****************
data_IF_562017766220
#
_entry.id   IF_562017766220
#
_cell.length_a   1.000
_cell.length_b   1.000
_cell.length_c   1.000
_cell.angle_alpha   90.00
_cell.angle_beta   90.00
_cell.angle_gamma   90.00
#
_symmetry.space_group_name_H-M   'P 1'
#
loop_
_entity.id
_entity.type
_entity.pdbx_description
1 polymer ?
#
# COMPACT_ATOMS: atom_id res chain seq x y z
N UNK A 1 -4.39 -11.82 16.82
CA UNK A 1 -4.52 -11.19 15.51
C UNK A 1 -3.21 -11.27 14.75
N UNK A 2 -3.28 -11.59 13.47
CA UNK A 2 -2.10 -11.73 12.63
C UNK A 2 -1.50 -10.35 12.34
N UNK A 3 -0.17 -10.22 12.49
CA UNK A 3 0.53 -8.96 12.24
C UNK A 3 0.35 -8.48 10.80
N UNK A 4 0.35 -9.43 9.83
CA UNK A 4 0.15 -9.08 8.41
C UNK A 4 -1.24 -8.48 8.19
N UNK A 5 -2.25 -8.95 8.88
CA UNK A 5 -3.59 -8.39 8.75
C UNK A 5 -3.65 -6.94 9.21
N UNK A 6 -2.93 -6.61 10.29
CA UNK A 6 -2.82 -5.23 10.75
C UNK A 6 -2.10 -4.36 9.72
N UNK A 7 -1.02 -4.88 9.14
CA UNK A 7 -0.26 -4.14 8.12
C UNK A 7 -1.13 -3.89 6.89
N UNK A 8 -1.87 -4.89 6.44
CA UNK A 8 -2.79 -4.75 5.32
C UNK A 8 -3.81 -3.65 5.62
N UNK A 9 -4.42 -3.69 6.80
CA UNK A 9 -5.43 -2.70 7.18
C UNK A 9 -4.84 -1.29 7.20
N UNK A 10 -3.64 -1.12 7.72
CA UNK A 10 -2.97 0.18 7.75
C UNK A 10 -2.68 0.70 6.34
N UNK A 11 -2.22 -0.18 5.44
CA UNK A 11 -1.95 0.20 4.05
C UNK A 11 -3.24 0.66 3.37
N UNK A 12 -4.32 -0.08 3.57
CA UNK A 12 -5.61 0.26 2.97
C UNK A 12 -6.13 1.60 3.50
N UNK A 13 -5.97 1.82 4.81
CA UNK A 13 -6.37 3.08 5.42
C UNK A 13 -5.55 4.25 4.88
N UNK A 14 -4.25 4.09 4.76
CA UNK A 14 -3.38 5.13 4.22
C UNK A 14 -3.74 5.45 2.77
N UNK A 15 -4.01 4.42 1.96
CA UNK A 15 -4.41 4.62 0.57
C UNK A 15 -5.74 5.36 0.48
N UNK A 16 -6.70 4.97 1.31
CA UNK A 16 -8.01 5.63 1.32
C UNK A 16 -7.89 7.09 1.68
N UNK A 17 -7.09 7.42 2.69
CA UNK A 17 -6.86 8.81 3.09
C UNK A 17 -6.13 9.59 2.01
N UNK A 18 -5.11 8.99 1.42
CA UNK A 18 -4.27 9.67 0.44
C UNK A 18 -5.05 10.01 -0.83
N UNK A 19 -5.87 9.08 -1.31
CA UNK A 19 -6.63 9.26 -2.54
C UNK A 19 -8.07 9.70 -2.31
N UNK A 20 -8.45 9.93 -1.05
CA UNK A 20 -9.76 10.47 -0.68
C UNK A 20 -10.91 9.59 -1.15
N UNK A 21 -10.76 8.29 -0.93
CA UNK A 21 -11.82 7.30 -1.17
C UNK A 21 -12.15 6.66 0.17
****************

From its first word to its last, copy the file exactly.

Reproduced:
data_IF_562017766220
#
_entry.id   IF_562017766220
#
_cell.length_a   1.000
_cell.length_b   1.000
_cell.length_c   1.000
_cell.angle_alpha   90.00
_cell.angle_beta   90.00
_cell.angle_gamma   90.00
#
_symmetry.space_group_name_H-M   'P 1'
#
loop_
_entity.id
_entity.type
_entity.pdbx_description
1 polymer ?
#
# COMPACT_ATOMS: atom_id res chain seq x y z
N UNK A 1 -4.39 -11.82 16.82
CA UNK A 1 -4.52 -11.19 15.51
C UNK A 1 -3.21 -11.27 14.75
N UNK A 2 -3.28 -11.59 13.47
CA UNK A 2 -2.10 -11.73 12.63
C UNK A 2 -1.50 -10.35 12.34
N UNK A 3 -0.17 -10.22 12.49
CA UNK A 3 0.53 -8.96 12.24
C UNK A 3 0.35 -8.48 10.80
N UNK A 4 0.35 -9.43 9.83
CA UNK A 4 0.15 -9.08 8.41
C UNK A 4 -1.24 -8.48 8.19
N UNK A 5 -2.25 -8.95 8.88
CA UNK A 5 -3.59 -8.39 8.75
C UNK A 5 -3.65 -6.94 9.21
N UNK A 6 -2.93 -6.61 10.29
CA UNK A 6 -2.82 -5.23 10.75
C UNK A 6 -2.10 -4.36 9.72
N UNK A 7 -1.02 -4.88 9.14
CA UNK A 7 -0.26 -4.14 8.12
C UNK A 7 -1.13 -3.89 6.89
N UNK A 8 -1.87 -4.89 6.44
CA UNK A 8 -2.79 -4.75 5.32
C UNK A 8 -3.81 -3.65 5.62
N UNK A 9 -4.42 -3.69 6.80
CA UNK A 9 -5.43 -2.70 7.18
C UNK A 9 -4.84 -1.29 7.20
N UNK A 10 -3.64 -1.12 7.72
CA UNK A 10 -2.97 0.18 7.75
C UNK A 10 -2.68 0.70 6.34
N UNK A 11 -2.22 -0.18 5.44
CA UNK A 11 -1.95 0.20 4.05
C UNK A 11 -3.24 0.66 3.37
N UNK A 12 -4.32 -0.08 3.57
CA UNK A 12 -5.61 0.26 2.97
C UNK A 12 -6.13 1.60 3.50
N UNK A 13 -5.97 1.82 4.81
CA UNK A 13 -6.37 3.08 5.42
C UNK A 13 -5.55 4.25 4.88
N UNK A 14 -4.25 4.09 4.76
CA UNK A 14 -3.38 5.13 4.22
C UNK A 14 -3.74 5.45 2.77
N UNK A 15 -4.01 4.42 1.96
CA UNK A 15 -4.41 4.62 0.57
C UNK A 15 -5.74 5.36 0.48
N UNK A 16 -6.70 4.97 1.31
CA UNK A 16 -8.01 5.63 1.32
C UNK A 16 -7.89 7.09 1.68
N UNK A 17 -7.09 7.42 2.69
CA UNK A 17 -6.86 8.81 3.09
C UNK A 17 -6.13 9.59 2.01
N UNK A 18 -5.11 8.99 1.42
CA UNK A 18 -4.27 9.67 0.44
C UNK A 18 -5.05 10.01 -0.83
N UNK A 19 -5.87 9.08 -1.31
CA UNK A 19 -6.63 9.26 -2.54
C UNK A 19 -8.07 9.70 -2.31
N UNK A 20 -8.45 9.93 -1.05
CA UNK A 20 -9.76 10.47 -0.68
C UNK A 20 -10.91 9.59 -1.15
N UNK A 21 -10.76 8.29 -0.93
CA UNK A 21 -11.82 7.30 -1.17
C UNK A 21 -12.15 6.66 0.17